The Weber County Heritage Foundation has made its second $100,000 payment on Ogden's old Egyptian Theatre through a loan from the city.

Foundation members are now hoping a loan from the National Trust for Historic Preservation in Washington, D.C., will come through so they can pay back the city.The old movie palace was saved from the wrecking ball last month after the foundation stepped in to purchase the building for $250,000 from Dr. Ray Broadbent, a Salt Lake plastic surgeon.

Broadbent had been trying to sell the old building for nearly two years and was seeking a demolition permit when the city came forward and offered the foundation a loan. The group still owes the doctor $50,000, which is scheduled to be paid over the next few years.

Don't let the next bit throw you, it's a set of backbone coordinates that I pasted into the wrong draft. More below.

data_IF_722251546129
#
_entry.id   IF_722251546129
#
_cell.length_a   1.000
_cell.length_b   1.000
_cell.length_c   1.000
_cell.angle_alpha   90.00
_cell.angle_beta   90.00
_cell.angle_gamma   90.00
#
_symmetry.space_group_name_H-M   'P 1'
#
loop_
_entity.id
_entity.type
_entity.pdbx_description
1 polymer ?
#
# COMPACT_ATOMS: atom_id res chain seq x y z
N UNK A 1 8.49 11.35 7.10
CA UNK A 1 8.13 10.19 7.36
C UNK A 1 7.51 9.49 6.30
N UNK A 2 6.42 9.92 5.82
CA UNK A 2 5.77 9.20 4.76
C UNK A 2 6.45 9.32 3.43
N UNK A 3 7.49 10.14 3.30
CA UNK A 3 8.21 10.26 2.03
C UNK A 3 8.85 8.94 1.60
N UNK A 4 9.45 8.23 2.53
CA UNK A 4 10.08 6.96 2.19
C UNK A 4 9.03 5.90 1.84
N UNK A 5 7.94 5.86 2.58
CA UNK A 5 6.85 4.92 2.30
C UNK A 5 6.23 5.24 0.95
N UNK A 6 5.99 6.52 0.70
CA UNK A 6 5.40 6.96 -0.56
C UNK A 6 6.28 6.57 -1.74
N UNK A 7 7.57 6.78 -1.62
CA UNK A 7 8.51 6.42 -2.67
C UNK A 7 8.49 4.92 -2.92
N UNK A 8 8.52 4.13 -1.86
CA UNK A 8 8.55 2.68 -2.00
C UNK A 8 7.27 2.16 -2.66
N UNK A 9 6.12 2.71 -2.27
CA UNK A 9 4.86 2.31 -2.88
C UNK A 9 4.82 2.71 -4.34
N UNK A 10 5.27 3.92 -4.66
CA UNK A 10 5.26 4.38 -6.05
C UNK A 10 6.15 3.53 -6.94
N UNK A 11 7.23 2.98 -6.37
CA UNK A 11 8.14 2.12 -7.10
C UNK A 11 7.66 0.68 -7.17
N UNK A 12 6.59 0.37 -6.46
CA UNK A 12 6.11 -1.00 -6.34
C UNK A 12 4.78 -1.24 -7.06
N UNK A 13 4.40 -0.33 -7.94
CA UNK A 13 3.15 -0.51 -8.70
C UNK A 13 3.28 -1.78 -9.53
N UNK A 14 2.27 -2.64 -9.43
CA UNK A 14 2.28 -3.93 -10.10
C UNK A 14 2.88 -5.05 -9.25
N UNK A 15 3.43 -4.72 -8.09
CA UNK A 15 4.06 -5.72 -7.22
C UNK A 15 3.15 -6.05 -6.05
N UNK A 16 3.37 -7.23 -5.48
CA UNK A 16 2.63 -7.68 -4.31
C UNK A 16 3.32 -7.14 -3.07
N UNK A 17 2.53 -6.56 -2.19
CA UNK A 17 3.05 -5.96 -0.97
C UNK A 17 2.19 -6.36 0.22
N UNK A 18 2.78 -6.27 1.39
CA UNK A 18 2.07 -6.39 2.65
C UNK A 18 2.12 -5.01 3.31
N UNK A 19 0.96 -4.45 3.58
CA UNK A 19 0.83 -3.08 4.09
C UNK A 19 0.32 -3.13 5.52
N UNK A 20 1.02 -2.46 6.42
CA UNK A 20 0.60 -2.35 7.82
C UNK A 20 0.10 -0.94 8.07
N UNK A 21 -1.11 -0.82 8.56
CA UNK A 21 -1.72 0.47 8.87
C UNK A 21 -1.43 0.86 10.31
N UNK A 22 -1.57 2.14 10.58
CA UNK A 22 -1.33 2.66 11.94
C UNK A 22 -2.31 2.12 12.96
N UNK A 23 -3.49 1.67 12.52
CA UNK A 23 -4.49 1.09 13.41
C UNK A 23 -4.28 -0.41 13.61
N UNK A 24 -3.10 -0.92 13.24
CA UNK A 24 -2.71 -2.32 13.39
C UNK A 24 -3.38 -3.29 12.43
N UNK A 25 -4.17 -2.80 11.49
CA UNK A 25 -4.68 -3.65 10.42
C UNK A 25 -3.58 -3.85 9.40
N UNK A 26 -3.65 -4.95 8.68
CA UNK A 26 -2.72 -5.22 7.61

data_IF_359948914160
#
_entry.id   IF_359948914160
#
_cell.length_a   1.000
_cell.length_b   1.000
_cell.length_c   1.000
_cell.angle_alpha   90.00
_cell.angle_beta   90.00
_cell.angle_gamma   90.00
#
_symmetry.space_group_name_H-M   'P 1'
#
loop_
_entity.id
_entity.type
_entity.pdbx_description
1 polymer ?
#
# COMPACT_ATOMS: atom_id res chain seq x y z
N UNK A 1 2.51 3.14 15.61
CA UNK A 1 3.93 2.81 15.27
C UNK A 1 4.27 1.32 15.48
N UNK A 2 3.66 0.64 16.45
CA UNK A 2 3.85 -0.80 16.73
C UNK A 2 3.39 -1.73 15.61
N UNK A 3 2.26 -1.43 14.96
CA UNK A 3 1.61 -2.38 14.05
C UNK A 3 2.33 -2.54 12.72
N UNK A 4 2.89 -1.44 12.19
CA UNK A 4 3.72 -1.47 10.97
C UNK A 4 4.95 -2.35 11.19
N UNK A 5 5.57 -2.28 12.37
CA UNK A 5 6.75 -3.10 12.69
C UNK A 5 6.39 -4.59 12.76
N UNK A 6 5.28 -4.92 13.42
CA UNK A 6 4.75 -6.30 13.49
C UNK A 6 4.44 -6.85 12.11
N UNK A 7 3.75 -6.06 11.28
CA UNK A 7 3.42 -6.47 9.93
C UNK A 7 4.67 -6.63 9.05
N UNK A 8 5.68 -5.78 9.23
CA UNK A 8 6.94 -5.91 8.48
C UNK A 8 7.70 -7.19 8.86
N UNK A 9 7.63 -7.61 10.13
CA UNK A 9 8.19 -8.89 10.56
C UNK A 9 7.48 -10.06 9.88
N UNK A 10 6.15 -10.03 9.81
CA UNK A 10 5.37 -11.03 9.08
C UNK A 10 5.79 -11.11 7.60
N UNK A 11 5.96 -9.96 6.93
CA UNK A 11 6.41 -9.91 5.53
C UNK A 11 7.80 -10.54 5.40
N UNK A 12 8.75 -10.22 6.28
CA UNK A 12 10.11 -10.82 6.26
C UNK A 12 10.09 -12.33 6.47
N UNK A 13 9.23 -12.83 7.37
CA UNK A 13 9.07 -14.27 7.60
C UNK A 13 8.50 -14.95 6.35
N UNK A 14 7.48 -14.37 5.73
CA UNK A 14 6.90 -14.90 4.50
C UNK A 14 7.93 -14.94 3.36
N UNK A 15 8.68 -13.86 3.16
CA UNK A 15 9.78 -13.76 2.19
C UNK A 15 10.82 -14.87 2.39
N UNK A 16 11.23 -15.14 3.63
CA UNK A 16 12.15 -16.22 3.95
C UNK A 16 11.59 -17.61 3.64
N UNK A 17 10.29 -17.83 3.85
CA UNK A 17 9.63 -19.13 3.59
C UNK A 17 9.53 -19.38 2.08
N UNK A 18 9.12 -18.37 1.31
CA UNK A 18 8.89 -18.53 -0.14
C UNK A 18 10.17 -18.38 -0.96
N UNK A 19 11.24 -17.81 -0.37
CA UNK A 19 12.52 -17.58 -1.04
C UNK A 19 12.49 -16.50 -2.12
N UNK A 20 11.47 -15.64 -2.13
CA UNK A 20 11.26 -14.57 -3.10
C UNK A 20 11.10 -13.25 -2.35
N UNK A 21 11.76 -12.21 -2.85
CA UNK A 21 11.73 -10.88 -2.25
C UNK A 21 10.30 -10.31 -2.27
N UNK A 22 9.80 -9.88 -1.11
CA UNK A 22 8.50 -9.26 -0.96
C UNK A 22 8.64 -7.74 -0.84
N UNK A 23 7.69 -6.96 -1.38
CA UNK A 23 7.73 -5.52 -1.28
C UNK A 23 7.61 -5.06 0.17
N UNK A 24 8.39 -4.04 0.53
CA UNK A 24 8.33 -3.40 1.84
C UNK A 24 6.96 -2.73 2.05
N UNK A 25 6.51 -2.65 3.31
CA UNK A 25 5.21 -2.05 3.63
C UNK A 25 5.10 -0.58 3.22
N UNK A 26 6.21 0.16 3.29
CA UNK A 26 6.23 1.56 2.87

The city of Ogden didn't have the $100,000 to lend the foundation so the council accepted a $200,000 line of credit from the Ogden Industrial Development Corp. to meet the second payment.

Former Mayor A. Stephen Dirks set up the deal last month. He said papers were drawn up so Broadbent would get his money.

In exchange for the credit, the city agreed to put up 45 acres of unimproved industrial property as collateral to the private business group.

The Heritage Foundation owes the city $130,000 for the purchase, and an additional $1.8 million is needed to renovate the theater. Foundation members are hoping to raise the money through fund-raisers.

The city loaned the foundation $30,000 to meet the first payment after $70,000 was raised through private donations.

City Manager Cowles Mallory had told the council that the land where the theater sits is worth at least $250,000, so if the foundation defaulted on its loan and the city got stuck with the property, the city could always sell it.

The theater opened its doors in June 1924 and has become a downtown Ogden landmark. The building was designed with an Egyptian theme after the discovery of King Tut's tomb.